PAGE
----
Is skating culture alive and well today?
It definitely is. Pretty much everyone who I have talked to agrees on that point. Coming out of the pandemic there was a huge boom in outdoor skating, and a lot of people are still doing it — because it is a good way to come together, it is fun, it gets you involved in your community, it’s pretty accessible.
Some of the rink owners who I have talked to told me that they have had the best seasons ever in the many decades of their rinks, which kind of surprised me. It wasn’t something I expected to hear, that business was booming for them, because the other thing that has been in the news is rink closures. A lot of those closures aren’t necessarily related to the lockdown, a lot of those have to do with the rising price of real estate. A rink is a pretty big chunk of space.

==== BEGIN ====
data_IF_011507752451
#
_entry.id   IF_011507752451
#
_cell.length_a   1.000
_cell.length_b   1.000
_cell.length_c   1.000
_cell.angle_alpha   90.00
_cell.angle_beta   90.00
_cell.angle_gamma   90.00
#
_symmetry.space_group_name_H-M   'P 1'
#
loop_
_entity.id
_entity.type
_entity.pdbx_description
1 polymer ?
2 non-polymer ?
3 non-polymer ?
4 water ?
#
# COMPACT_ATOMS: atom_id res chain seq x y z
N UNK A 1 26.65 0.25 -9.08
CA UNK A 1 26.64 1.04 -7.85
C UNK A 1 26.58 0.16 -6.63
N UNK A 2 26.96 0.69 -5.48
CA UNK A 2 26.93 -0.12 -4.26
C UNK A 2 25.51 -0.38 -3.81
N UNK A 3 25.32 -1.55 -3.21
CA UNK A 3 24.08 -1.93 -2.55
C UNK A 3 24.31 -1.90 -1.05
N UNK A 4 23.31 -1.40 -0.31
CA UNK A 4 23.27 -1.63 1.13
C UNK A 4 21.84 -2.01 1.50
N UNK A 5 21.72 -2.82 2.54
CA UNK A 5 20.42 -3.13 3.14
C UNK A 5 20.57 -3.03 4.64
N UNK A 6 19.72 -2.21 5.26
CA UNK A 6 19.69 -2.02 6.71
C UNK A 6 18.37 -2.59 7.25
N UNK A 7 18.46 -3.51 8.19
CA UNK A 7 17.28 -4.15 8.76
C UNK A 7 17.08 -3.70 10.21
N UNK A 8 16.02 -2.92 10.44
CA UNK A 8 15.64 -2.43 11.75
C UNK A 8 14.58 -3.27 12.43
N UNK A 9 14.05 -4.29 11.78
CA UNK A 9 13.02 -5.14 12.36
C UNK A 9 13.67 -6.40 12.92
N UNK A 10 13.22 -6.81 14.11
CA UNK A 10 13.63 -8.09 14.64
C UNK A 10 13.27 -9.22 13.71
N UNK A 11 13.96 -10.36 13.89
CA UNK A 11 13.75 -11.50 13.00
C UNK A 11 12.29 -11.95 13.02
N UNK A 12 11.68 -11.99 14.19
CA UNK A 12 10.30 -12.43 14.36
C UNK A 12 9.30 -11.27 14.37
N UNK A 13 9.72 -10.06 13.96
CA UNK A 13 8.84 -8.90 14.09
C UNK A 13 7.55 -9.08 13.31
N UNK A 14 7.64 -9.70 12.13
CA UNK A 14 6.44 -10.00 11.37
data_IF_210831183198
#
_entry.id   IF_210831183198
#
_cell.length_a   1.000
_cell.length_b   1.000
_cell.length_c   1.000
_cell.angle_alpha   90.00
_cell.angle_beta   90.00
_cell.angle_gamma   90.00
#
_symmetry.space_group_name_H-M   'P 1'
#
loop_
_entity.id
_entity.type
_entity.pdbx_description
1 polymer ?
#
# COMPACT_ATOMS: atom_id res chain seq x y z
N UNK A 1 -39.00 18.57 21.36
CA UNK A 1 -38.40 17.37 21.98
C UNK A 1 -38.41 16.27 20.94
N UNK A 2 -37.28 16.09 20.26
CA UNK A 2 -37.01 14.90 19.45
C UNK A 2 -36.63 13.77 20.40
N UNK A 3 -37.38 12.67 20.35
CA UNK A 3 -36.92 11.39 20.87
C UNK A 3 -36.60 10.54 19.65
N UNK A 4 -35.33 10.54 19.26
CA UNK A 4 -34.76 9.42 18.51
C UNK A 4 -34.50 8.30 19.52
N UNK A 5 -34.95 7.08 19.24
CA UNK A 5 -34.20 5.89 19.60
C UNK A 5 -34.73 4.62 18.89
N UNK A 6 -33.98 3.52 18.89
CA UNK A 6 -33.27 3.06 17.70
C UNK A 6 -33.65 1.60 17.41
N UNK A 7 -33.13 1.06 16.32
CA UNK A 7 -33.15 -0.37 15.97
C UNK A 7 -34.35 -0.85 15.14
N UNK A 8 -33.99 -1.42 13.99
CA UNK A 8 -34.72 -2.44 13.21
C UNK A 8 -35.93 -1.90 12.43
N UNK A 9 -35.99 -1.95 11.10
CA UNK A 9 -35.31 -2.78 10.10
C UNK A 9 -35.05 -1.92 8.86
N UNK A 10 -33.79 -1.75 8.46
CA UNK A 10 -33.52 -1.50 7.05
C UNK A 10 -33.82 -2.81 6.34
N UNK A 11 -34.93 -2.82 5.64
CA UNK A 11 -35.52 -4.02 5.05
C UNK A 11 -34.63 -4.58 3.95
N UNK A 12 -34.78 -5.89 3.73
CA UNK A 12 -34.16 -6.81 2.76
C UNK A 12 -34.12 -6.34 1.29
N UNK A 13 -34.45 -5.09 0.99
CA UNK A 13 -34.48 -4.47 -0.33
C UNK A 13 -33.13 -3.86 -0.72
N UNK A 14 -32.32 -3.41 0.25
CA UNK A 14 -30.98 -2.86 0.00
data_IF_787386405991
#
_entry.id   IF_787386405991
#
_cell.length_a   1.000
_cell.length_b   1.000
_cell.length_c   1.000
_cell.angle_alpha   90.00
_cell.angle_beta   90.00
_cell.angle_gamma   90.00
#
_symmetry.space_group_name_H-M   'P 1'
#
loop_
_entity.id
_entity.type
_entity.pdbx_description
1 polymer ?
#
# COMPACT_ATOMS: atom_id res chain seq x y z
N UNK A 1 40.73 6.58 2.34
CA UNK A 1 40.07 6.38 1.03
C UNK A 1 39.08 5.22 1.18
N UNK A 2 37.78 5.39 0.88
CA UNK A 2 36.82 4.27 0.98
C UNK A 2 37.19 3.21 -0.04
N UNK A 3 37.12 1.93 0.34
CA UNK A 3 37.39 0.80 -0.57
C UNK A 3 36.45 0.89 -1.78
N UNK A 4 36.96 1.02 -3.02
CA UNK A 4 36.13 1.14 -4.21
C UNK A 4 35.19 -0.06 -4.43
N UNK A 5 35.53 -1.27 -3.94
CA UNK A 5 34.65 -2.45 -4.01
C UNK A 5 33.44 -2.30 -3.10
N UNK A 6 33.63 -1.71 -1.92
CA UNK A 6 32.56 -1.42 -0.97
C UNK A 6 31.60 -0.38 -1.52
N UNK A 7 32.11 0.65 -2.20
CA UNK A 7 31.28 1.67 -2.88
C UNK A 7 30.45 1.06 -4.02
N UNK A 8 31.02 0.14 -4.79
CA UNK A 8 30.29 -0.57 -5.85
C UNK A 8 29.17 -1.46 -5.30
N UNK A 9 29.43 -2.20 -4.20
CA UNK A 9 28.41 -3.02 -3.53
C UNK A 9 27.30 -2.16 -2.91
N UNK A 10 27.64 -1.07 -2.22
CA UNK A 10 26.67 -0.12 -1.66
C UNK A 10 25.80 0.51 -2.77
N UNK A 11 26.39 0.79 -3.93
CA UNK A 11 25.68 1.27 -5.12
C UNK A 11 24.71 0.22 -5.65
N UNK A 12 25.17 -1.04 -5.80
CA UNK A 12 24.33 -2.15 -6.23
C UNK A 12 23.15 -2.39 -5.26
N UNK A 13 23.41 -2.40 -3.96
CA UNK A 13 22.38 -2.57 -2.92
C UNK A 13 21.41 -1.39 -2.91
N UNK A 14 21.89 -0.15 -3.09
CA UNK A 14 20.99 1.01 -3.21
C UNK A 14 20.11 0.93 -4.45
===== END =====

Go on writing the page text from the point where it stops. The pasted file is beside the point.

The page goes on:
One interesting story that was good to see is that when a really notable rink in Federal Way, formerly known as Pattison’s West, was being sold, its buyer, El Centro de la Raza, understood the importance of this rink as a community space; and so they purchased that rink and are turning it into a community space. It is not just a roller rink anymore; it is a community center.
It is interesting that the skating community sees this as an early model for what I think could happen more often: this understanding of rinks as places of community and important to preserve for more reasons than just recreation.
SKATE: Rinks, Derbies & Discos in Washington Skate History will run through Aug. 20. Open Tuesday–Sunday. Admission is $14 for adults; $11 for seniors, youth ages 6-18 and the military. Children 5 and under are free. (AAA members receive a 15% discount on two adult tickets.) The museum is free for all on the third Thursday of the month from 3-8 p.m.
—Written by Victor Whitman
—Top Photo: AdobeStock